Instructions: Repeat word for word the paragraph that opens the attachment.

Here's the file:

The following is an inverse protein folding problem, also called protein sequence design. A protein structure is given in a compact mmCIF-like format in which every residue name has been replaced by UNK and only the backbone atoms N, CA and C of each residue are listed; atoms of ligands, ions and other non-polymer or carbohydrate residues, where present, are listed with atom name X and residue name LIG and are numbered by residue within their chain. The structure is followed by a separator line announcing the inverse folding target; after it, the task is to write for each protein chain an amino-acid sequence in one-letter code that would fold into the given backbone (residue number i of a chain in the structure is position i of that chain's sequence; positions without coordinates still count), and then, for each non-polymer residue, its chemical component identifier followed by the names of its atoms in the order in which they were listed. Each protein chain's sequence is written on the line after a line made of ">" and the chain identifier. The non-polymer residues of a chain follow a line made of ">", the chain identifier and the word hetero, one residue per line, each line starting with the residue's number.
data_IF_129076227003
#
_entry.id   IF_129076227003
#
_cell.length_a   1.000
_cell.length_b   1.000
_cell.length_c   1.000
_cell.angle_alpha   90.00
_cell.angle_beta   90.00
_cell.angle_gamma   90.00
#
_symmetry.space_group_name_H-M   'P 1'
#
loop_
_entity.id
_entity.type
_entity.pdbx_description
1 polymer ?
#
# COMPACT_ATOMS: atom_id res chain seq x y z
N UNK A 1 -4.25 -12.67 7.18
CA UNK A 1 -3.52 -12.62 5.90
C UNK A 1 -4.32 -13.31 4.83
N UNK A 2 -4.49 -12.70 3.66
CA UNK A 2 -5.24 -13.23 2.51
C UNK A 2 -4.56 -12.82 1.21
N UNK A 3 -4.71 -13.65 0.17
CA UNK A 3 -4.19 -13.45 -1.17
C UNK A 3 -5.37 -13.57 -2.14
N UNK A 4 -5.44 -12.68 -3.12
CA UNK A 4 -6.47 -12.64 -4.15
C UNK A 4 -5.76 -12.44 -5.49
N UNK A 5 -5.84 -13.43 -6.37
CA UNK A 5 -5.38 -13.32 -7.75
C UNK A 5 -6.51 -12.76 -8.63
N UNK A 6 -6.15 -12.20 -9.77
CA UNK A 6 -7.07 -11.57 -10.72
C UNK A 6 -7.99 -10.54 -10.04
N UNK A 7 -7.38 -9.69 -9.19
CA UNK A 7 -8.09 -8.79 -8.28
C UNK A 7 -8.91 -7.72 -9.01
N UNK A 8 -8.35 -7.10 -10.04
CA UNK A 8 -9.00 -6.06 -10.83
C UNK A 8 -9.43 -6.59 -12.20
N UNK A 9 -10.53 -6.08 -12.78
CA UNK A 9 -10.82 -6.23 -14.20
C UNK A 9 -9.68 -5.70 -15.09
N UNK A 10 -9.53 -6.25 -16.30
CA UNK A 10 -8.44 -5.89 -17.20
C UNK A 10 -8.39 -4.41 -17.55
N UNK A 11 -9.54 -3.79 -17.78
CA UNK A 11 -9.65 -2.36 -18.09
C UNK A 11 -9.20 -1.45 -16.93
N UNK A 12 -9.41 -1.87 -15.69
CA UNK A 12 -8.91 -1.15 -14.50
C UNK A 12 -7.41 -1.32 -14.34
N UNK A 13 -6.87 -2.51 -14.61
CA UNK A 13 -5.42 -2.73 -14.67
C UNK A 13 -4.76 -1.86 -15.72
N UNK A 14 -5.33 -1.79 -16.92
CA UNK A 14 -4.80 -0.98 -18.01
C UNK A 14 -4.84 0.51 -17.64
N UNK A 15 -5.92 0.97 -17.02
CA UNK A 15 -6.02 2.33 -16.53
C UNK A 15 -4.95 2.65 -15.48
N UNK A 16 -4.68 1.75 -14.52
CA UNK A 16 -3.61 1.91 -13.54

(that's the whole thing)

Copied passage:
The following is an inverse protein folding problem, also called protein sequence design. A protein structure is given in a compact mmCIF-like format in which every residue name has been replaced by UNK and only the backbone atoms N, CA and C of each residue are listed; atoms of ligands, ions and other non-polymer or carbohydrate residues, where present, are listed with atom name X and residue name LIG and are numbered by residue within their chain. The structure is followed by a separator line announcing the inverse folding target; after it, the task is to write for each protein chain an amino-acid sequence in one-letter code that would fold into the given backbone (residue number i of a chain in the structure is position i of that chain's sequence; positions without coordinates still count), and then, for each non-polymer residue, its chemical component identifier followed by the names of its atoms in the order in which they were listed. Each protein chain's sequence is written on the line after a line made of ">" and the chain identifier. The non-polymer residues of a chain follow a line made of ">", the chain identifier and the word hetero, one residue per line, each line starting with the residue's number.